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Laugh Lines and DNA Ties: Laura High’s Donor-Conceived Story Part 1

Updated On: November 28, 2023

We’re joined by the incredibly talented Laura High, a stand-up comedian with a unique and compelling story. Laura, a donor-conceived individual, brings a blend of humor and advocacy to the often opaque world of fertility. Her insights and experiences are not only eye-opening but delivered with a wit that makes the complexities of donor conception both understandable and engaging. We also discuss one of our recent guests, Dylan Stone-Miller, another advocate for regulation in the fertility industry. Dylan was a donor in college and knows of 97 bio children currently. Hear his story here!

Laugh Lines and DNA Ties: Laura High’s Donor-Conceived Story Part 1

Episode Highlights:

  1. Laura’s discovery of her comedic talent, influenced by Gilda Radner and other comedy legends.
  2. Her journey as a donor-conceived individual, advocating for rights and transparency in the fertility industry.
  3. The humorous yet impactful ways Laura uses her comedic skills in advocacy, including her famous sperm costume.
  4. The significant role of storytelling from various perspectives in donor conception, highlighting the importance of including donors, recipient parents, and donor-conceived individuals.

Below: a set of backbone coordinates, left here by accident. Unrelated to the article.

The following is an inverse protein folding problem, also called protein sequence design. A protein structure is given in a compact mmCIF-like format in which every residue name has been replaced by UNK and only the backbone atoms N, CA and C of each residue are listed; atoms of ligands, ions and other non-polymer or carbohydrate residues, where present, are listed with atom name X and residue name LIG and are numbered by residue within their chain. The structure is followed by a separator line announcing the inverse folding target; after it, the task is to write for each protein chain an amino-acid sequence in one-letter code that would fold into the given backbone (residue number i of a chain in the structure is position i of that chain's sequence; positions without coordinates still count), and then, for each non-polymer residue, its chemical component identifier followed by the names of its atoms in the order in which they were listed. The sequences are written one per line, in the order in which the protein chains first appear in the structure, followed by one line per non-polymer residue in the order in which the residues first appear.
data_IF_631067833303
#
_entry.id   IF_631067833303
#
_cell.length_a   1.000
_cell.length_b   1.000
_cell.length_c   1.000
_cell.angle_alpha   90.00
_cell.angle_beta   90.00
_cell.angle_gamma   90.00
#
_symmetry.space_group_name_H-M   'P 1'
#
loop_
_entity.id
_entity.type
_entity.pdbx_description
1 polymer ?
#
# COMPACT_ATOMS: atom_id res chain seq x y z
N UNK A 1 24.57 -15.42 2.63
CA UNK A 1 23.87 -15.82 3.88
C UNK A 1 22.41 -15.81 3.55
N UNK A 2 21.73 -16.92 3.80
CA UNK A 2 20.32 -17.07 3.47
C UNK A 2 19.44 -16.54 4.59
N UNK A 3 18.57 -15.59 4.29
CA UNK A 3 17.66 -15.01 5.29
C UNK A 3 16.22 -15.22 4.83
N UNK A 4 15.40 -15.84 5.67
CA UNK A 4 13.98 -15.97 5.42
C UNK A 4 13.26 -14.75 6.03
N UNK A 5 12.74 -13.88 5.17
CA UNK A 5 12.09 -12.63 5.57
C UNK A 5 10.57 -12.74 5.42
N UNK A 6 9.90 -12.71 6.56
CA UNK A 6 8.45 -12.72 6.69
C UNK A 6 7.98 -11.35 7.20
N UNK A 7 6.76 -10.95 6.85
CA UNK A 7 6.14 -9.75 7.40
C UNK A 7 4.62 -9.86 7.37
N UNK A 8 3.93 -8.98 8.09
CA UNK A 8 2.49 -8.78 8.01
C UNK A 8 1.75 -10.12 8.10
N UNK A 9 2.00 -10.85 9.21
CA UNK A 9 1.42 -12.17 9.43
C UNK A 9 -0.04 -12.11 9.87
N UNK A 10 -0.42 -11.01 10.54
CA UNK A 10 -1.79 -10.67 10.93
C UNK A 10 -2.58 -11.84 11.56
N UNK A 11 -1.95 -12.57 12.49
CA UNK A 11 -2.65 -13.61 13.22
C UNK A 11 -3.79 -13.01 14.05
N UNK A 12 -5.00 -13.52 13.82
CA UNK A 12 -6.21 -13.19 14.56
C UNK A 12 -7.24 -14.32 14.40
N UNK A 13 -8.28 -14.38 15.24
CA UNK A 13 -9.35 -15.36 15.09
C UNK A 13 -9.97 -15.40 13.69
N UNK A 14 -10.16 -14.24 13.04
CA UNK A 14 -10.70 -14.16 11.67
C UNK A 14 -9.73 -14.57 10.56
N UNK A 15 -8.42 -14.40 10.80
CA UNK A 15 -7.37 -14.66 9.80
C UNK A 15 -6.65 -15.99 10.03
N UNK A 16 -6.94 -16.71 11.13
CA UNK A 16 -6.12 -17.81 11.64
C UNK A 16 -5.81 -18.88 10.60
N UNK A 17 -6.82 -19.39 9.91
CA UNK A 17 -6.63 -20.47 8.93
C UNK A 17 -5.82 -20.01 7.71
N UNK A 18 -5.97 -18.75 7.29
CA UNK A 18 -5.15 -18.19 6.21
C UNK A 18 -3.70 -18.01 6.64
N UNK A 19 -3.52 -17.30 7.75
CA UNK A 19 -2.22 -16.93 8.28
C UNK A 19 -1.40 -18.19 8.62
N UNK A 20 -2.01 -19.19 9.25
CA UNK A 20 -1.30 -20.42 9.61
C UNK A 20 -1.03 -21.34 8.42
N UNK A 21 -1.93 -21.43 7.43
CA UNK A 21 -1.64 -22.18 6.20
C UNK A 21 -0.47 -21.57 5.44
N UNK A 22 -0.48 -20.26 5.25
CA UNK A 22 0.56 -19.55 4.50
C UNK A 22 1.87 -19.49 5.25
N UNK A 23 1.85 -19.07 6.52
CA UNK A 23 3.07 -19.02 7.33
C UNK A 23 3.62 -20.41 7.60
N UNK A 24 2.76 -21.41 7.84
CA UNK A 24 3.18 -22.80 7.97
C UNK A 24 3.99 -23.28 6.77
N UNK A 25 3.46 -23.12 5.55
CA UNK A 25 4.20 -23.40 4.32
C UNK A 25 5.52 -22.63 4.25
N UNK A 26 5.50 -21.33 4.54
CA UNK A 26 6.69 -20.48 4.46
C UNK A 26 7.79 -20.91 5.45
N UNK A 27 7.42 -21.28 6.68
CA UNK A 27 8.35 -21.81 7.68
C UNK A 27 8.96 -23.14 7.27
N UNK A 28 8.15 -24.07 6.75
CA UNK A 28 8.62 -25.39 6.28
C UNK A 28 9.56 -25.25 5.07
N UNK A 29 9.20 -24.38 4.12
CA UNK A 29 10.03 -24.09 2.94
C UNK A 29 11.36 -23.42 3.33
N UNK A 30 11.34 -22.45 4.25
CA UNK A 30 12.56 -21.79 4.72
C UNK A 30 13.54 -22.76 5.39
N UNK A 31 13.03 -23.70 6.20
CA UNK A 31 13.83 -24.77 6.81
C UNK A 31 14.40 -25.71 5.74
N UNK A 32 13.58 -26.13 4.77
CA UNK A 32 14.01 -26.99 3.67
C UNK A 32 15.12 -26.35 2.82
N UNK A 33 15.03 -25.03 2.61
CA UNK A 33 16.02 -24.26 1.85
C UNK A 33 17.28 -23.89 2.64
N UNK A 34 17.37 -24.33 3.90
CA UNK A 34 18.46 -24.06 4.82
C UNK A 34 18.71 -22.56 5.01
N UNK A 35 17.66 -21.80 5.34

5. Laura’s personal experiences with the fertility industry, including the revelation of her genetic background and medical history.
  6. The ethical concerns and loopholes within the fertility industry, and the need for more stringent regulations and transparency.

Guest Bio:

Laura High is a New York actor and comedian. She received her B.A. in Theatre Performance from Nazareth College. Laura has had lead roles on TV shows, and national commercials. Laura performs stand-up comedy at venues like Broadway Comedy Club, Bananas, and headlined Carolines on Broadway. Laura has been featured on the New York Comedy Festival and won the ‘Broadly Funny’ Divison at the 360 Stand Up Festival. Laura is a rising content creator. Laura has gone viral several times on TikTok and her following has grown exponentially in a short amount of time. Laura writes, produces, and edits all of her own work. 

Guest Links:

Website

Instagram

Resource Mentioned:

Laura’s episode is a blend of laughter and learning, providing a unique perspective on donor conception. Her advocacy work, combined with her comedic approach, makes for an enlightening and engaging conversation. If you’ve enjoyed this episode, remember to rate, follow and review Family Twist for more insightful stories like Laura’s.

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Transcript

Laura High

Kendall and Corey:

Kendall and Corey: Well, we're super jazzed because today this is the first time we've had a stand up comedian on the podcast. Laura High, welcome to the show.

Laura High: Hi! Thank you so much for having me.

Kendall and Corey: We're thrilled because comedy is one of my passions and I'm looking at your lovely gallery behind you and I see the Steve Martin in drag and Gilda and it's just,